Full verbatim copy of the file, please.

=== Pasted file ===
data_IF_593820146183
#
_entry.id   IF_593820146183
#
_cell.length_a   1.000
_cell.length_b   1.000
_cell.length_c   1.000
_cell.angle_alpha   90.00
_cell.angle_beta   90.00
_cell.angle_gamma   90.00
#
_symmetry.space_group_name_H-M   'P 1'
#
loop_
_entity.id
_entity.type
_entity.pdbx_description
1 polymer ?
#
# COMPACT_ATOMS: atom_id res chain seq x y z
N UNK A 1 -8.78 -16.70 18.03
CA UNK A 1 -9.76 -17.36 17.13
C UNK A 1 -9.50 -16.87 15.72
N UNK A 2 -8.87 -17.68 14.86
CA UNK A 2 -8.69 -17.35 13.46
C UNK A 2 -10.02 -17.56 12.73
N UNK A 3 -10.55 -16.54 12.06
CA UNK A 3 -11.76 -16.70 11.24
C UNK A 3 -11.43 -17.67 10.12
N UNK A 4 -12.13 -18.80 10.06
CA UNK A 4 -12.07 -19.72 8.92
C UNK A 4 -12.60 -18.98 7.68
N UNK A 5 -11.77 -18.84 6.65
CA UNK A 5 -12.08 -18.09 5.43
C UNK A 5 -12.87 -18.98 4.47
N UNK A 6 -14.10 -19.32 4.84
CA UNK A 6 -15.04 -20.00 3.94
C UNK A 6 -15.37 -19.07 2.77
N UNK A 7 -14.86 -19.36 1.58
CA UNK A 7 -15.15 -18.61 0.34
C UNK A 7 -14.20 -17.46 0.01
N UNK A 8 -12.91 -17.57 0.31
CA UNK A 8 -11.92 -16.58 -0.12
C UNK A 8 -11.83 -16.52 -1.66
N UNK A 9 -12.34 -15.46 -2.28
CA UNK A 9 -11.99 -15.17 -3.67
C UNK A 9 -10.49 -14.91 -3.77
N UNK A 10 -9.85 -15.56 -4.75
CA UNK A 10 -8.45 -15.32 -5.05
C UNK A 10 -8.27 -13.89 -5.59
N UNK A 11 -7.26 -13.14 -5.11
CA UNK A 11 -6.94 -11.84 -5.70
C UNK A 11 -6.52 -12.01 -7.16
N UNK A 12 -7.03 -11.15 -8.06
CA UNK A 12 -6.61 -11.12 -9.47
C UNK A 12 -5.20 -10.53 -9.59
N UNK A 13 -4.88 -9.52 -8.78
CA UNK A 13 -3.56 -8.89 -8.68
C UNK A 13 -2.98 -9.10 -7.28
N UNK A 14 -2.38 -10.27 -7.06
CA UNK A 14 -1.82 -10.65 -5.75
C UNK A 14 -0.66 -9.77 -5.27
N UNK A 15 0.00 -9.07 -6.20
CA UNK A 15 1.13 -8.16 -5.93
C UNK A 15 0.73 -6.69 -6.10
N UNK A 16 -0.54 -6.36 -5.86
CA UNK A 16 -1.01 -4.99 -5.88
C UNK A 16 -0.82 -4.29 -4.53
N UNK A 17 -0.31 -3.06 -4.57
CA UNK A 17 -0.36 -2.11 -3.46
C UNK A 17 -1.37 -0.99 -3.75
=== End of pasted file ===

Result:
data_IF_593820146183
#
_entry.id   IF_593820146183
#
_cell.length_a   1.000
_cell.length_b   1.000
_cell.length_c   1.000
_cell.angle_alpha   90.00
_cell.angle_beta   90.00
_cell.angle_gamma   90.00
#
_symmetry.space_group_name_H-M   'P 1'
#
loop_
_entity.id
_entity.type
_entity.pdbx_description
1 polymer ?
#
# COMPACT_ATOMS: atom_id res chain seq x y z
N UNK A 1 -8.78 -16.70 18.03
CA UNK A 1 -9.76 -17.36 17.13
C UNK A 1 -9.50 -16.87 15.72
N UNK A 2 -8.87 -17.68 14.86
CA UNK A 2 -8.69 -17.35 13.46
C UNK A 2 -10.02 -17.56 12.73
N UNK A 3 -10.55 -16.54 12.06
CA UNK A 3 -11.76 -16.70 11.24
C UNK A 3 -11.43 -17.67 10.12
N UNK A 4 -12.13 -18.80 10.06
CA UNK A 4 -12.07 -19.72 8.92
C UNK A 4 -12.60 -18.98 7.68
N UNK A 5 -11.77 -18.84 6.65
CA UNK A 5 -12.08 -18.09 5.43
C UNK A 5 -12.87 -18.98 4.47
N UNK A 6 -14.10 -19.32 4.84
CA UNK A 6 -15.04 -20.00 3.94
C UNK A 6 -15.37 -19.07 2.77
N UNK A 7 -14.86 -19.36 1.58
CA UNK A 7 -15.15 -18.61 0.34
C UNK A 7 -14.20 -17.46 0.01
N UNK A 8 -12.91 -17.57 0.31
CA UNK A 8 -11.92 -16.58 -0.12
C UNK A 8 -11.83 -16.52 -1.66
N UNK A 9 -12.34 -15.46 -2.28
CA UNK A 9 -11.99 -15.17 -3.67
C UNK A 9 -10.49 -14.91 -3.77
N UNK A 10 -9.85 -15.56 -4.75
CA UNK A 10 -8.45 -15.32 -5.05
C UNK A 10 -8.27 -13.89 -5.59
N UNK A 11 -7.26 -13.14 -5.11
CA UNK A 11 -6.94 -11.84 -5.70
C UNK A 11 -6.52 -12.01 -7.16
N UNK A 12 -7.03 -11.15 -8.06
CA UNK A 12 -6.61 -11.12 -9.47
C UNK A 12 -5.20 -10.53 -9.59
N UNK A 13 -4.88 -9.52 -8.78
CA UNK A 13 -3.56 -8.89 -8.68
C UNK A 13 -2.98 -9.10 -7.28
N UNK A 14 -2.38 -10.27 -7.06
CA UNK A 14 -1.82 -10.65 -5.75
C UNK A 14 -0.66 -9.77 -5.27
N UNK A 15 0.00 -9.07 -6.20
CA UNK A 15 1.13 -8.16 -5.93
C UNK A 15 0.73 -6.69 -6.10
N UNK A 16 -0.54 -6.36 -5.86
CA UNK A 16 -1.01 -4.99 -5.88
C UNK A 16 -0.82 -4.29 -4.53
N UNK A 17 -0.31 -3.06 -4.57
CA UNK A 17 -0.36 -2.11 -3.46
C UNK A 17 -1.37 -0.99 -3.75